Leptosphaeria maculans
Scientific classification edit
Kingdom: Fungi
Division: Ascomycota
Class: Dothideomycetes
Order: Pleosporales
Family: Leptosphaeriaceae
Genus: Leptosphaeria
L. maculans
Binomial name
Leptosphaeria maculans

Phyllosticta brassicae
Sphaeria maculans Sowerby (1803)

Leptosphaeria maculans (anamorph Phoma lingam) is a fungal pathogen of the phylum Ascomycota that is the causal agent of blackleg disease on Brassica crops. Its genome has been sequenced,[2] and L. maculans is a well-studied model phytopathogenic fungus. Symptoms of blackleg generally include basal stem cankers, small grey lesions on leaves, and root rot. The major yield loss is due to stem canker. The fungus is dispersed by the wind as ascospores or rain splash in the case of the conidia. L. maculans grows best in wet conditions and a temperature range of 5–20 degrees Celsius. Rotation of crops, removal of stubble, application of fungicide, and crop resistance are all used to manage blackleg. The fungus is an important pathogen of Brassica napus (canola) crops.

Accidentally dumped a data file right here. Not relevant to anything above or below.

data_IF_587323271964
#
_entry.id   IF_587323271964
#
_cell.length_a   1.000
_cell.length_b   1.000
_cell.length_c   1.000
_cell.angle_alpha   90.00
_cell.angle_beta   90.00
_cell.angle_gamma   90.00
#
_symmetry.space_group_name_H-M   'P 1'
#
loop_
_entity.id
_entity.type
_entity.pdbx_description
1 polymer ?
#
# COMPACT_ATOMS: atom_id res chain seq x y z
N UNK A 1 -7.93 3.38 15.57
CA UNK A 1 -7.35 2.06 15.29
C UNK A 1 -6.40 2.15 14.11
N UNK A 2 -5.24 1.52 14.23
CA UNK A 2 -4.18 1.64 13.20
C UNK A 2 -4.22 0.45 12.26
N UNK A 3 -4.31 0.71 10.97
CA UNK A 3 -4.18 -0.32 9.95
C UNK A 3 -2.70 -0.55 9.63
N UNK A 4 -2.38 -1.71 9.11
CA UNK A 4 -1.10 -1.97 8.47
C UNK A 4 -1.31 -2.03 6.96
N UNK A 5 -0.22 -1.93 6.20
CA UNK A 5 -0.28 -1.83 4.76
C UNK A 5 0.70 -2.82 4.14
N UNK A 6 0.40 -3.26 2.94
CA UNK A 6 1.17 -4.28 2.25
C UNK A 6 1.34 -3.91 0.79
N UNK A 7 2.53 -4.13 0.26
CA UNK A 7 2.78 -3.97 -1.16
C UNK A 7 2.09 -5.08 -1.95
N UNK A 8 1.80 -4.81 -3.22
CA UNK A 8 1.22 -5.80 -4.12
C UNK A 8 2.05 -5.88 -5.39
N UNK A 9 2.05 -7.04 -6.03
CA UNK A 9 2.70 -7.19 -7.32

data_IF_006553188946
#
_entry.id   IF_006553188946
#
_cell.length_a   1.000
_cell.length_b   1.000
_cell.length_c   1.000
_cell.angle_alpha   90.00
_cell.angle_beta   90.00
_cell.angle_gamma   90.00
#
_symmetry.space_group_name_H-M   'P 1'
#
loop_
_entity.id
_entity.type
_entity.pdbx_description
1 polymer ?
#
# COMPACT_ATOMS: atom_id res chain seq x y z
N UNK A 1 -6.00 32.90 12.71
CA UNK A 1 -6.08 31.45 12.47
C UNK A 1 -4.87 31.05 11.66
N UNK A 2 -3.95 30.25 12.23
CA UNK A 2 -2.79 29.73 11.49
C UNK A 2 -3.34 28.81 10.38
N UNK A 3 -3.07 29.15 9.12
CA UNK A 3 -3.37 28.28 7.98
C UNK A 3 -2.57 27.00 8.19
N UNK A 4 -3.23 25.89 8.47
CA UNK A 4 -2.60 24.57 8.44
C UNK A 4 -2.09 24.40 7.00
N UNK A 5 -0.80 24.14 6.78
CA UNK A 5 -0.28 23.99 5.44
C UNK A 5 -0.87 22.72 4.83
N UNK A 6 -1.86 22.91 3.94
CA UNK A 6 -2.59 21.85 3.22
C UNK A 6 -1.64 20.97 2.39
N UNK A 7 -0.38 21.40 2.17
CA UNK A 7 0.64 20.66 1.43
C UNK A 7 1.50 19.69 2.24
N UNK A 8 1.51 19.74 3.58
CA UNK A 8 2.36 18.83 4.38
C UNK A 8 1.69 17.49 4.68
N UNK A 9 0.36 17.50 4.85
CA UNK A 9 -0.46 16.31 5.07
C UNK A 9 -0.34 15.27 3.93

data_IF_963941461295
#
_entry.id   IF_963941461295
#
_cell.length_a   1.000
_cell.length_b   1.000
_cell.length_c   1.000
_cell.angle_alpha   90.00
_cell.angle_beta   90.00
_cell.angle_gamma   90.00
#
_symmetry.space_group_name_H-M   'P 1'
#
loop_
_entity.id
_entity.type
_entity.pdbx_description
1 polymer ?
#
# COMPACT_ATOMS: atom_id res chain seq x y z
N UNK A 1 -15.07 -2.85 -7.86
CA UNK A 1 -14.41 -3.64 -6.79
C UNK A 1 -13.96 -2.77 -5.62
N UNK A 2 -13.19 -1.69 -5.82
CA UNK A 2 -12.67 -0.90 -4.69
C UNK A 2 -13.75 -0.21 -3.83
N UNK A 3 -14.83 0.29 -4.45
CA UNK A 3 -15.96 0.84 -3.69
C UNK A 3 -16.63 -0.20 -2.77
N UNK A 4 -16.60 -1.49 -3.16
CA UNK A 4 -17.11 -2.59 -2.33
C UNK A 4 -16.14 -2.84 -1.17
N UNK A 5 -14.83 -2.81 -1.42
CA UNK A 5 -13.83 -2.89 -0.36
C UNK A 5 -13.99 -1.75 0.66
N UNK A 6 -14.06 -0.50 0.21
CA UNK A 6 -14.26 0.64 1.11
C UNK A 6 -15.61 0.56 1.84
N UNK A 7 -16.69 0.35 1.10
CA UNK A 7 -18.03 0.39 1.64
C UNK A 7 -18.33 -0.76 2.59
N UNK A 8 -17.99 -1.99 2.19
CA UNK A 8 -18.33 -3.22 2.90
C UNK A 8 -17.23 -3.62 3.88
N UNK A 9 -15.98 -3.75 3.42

Host and symptoms

Leptosphaeria maculans causes phoma stem canker or blackleg. Symptoms generally include basal stem cankers, small grey oval lesions on the leaf tissue and root rot (as the fungus can directly penetrate roots).[3] L. maculans infects a wide variety of Brassica crops including cabbage (Brassica oleracea) and oilseed rape (Brassica napus). L. maculans is especially virulent on Brassica napus. The first dramatic epidemic of L. maculans occurred in Wisconsin on cabbage.[4] The disease is diagnosed by the presence of small black pycnidia which occur on the edge of the leaf lesions. The presence of these pycnidia allow for this disease to be distinguished from Alternaria brassicae, another foliar pathogen with similar lesions, but no pycnidia.[5]

Leaf disease symptoms caused by Leptosphaeria maculans on Brassica napus. The leaf on the left shows necrosis caused by the fungus including the production of black pycnidia within the white lesions, whereas the younger leaf on the right is relatively disease free.